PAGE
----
My, what a busy month March was for us Town Council members!We began our budget work in earnest during our daylong March 12 budget work session. We have advertised a tax rate of 20 cents per $100 of assessed value for the upcoming fiscal year 2020, which runs from July 1 to June 30, 2020. This tax rate is an increase from our current fiscal year’s rate of 19 cents. However, we agreed to advertise the higher rate in order to give us flexibility to see what we can afford in the upcoming year’s spending plan. It is worth noting that, legally, we cannot adopt a tax rate over what is advertised, but we can adopt a rate under what is advertised, so keeping the tax rate level is indeed a possibility.
With any adopted rate and budget as a whole, we need to consider our needs for future planning and rising costs, particularly in construction, without a considerable growth in the tax base.
There are several noteworthy items that we are considering for funding in fiscal year 2020: renovation of the playground in Rose Hill Park; creation of a deputy town manager position to assist our town manager and be the point of contact for the Public Works and Utilities departments; replacement of a police department cruiser.Also, as of this writing, we have set aside funding for the three budget goals adopted by the council in the last quarter of 2018: funding for police department accreditation; matching funding, along with the Clarke County Board of Supervisors, for a study on the extension of Jack Enders Boulevard; and funding for a branding and marketing study of the town, which would enable us to know our target markets to grow our tax base and foster economic growth.We will adopt the budget and tax rate at our June meeting.
We welcome all public input at our upcoming budget public hearing, set for May 14.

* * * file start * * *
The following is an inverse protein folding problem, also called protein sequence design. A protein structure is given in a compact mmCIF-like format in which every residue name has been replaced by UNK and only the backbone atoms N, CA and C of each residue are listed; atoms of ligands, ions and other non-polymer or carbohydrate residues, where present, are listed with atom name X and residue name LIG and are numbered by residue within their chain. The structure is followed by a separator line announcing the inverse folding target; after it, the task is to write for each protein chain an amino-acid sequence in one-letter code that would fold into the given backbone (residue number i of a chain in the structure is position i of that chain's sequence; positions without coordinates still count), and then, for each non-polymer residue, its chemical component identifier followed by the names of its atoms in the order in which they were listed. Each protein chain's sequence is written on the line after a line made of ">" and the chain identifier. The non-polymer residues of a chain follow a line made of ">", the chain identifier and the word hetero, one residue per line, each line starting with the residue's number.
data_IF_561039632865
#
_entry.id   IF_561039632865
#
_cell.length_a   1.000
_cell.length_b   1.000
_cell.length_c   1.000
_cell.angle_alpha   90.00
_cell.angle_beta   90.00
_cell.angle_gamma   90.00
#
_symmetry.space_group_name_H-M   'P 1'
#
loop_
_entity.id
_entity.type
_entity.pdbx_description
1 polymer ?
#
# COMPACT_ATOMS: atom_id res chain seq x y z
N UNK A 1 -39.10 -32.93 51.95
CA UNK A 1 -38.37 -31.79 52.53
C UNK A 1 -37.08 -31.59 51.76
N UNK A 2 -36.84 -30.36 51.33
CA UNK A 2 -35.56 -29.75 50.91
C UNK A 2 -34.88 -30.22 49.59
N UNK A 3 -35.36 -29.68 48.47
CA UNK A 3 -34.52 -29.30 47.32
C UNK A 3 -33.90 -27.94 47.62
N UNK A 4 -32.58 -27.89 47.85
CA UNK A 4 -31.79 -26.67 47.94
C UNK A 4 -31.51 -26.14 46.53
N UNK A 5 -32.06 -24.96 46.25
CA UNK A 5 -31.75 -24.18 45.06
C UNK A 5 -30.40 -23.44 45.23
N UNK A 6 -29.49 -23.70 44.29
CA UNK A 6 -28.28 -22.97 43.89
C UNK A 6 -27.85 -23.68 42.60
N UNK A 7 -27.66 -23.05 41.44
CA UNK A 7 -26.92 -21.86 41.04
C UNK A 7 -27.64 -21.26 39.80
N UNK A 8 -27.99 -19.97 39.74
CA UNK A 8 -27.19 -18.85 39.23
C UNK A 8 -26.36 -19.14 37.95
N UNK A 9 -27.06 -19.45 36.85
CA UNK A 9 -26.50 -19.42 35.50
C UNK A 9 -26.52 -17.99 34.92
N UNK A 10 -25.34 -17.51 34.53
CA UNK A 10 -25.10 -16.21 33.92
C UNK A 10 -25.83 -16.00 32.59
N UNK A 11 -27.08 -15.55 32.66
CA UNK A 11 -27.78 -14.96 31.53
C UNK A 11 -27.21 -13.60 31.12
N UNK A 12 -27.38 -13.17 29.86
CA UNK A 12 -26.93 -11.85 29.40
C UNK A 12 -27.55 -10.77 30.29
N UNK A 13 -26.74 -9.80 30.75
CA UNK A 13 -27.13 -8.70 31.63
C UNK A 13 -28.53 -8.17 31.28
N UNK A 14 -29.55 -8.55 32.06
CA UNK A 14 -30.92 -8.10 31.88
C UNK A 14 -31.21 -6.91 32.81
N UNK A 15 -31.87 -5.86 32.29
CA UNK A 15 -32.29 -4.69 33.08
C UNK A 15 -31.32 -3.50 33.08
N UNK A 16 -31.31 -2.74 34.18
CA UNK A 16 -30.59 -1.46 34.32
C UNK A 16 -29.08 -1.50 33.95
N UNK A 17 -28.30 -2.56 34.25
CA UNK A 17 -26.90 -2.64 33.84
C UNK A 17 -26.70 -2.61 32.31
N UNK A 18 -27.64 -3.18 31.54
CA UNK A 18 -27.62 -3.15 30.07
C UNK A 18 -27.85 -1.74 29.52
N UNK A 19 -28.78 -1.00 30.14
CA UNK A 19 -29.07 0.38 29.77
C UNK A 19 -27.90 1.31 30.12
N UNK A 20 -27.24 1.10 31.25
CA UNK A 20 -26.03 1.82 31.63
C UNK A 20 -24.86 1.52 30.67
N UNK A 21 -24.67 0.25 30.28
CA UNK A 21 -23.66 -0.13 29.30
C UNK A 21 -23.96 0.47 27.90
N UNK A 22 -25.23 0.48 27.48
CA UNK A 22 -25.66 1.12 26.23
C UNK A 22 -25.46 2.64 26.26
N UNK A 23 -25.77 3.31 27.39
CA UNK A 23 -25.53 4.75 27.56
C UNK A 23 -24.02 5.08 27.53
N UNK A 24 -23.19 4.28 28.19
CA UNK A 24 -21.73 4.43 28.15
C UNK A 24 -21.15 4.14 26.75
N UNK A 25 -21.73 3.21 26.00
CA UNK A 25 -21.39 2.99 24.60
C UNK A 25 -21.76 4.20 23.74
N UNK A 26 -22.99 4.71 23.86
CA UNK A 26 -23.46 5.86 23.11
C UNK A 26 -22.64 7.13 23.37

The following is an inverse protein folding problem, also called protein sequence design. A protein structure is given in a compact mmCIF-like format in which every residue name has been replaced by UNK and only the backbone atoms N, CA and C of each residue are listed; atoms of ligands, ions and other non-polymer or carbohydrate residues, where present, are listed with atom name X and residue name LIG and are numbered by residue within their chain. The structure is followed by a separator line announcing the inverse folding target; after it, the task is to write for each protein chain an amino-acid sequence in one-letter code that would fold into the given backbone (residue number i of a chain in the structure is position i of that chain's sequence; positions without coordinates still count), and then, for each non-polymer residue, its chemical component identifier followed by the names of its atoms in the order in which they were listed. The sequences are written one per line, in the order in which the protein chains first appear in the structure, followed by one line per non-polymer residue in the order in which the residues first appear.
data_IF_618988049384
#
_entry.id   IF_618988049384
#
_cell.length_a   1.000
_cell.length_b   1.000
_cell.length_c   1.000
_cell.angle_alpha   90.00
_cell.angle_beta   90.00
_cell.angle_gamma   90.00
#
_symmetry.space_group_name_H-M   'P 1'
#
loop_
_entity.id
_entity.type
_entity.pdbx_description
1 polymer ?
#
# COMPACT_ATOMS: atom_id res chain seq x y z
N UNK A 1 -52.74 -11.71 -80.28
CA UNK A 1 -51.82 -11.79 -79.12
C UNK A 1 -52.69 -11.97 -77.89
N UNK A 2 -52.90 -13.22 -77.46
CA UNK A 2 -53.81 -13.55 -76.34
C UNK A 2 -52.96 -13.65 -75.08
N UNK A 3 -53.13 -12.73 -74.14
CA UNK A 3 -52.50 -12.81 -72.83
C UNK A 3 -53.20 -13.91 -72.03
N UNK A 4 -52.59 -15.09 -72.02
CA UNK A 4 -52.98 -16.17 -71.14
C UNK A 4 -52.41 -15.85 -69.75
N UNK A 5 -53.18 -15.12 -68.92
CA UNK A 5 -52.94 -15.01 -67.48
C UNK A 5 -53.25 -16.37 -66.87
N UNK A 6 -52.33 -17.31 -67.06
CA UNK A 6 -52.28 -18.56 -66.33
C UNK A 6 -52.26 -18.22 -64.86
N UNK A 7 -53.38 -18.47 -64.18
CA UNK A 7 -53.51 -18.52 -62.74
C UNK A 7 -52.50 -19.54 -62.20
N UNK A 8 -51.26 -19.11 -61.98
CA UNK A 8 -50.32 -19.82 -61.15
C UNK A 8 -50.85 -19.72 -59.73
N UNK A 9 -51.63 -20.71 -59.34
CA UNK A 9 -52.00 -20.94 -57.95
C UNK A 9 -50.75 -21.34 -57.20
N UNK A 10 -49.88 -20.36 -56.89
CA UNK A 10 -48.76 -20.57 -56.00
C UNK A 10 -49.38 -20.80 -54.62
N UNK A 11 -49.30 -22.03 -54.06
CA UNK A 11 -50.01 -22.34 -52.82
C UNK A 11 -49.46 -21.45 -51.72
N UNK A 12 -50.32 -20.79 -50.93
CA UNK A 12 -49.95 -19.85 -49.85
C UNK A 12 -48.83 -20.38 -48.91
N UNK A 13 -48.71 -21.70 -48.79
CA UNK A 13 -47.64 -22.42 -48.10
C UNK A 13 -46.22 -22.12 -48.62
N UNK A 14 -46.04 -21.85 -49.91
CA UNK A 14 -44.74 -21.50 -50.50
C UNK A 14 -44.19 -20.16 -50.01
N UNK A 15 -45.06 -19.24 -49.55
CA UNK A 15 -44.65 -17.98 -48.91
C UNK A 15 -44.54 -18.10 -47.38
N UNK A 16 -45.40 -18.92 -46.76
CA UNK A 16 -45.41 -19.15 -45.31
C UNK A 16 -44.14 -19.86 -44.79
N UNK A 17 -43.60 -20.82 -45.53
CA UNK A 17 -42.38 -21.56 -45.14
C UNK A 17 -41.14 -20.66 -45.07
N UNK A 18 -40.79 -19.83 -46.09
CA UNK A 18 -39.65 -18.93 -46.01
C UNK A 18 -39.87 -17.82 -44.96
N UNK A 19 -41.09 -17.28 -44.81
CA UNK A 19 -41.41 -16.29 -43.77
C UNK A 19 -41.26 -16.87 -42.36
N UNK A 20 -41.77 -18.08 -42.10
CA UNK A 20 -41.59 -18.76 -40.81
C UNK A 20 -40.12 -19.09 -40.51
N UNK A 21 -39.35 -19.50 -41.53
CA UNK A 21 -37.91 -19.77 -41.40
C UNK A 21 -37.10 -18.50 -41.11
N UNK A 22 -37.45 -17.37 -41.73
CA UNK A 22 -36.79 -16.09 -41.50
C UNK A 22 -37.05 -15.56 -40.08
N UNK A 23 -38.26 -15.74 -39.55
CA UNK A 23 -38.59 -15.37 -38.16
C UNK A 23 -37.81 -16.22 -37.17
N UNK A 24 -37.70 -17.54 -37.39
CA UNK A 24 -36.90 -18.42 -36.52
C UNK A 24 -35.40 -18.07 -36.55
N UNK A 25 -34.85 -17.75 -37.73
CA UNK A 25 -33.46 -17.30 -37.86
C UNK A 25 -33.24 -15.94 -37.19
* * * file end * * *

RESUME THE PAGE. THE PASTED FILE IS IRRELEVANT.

Another matter before us in March was the findings of a study regarding our utility system. This study recommends increases in both our water and sewer rates to pay for the costs of the system over the next five years. Many of these increases stem from high anticipated capital costs, with a very good possibility that we will be eyeing a significant renovation, if not altogether replacement, of our water treatment plant. That cost, alone, hovers north of $11 million. The consultant who prepared the report is also recommending an increase to our fee for new water connections, but a decrease to sewer connection fees.As much as all of us would like to avoid utility rate increases, the high capital costs, quality mandates we must adhere to, as well as our low user base, means that we must find a way to fund our system to make sure it provides adequate service for years to come.A point of emphasis — our water and sewer funds are enterprise funds, meaning that they must be self-supporting. These funds have zero impact on our general fund, which is funded by our real estate and personal property taxes. So, an increase to water and sewer rates has no bearing on tax bills, and vice versa.The report, which is available on our website (www.berryvilleva.gov) provides useful information including growth rates of neighboring jurisdictions compared to ours, monthly usage analyses, and historic data on our utility rates.We always welcome and encourage public input. If you are not able to make it to a public hearing or the Citizens’ Forum at one of our meetings, please feel free to email us your thoughts.This monthly column is authored by the members of the Berryville Town Council. For information on town government, including meetings, agendas, and contact information for the Town Council and town staff, visit www.berryvilleva.gov.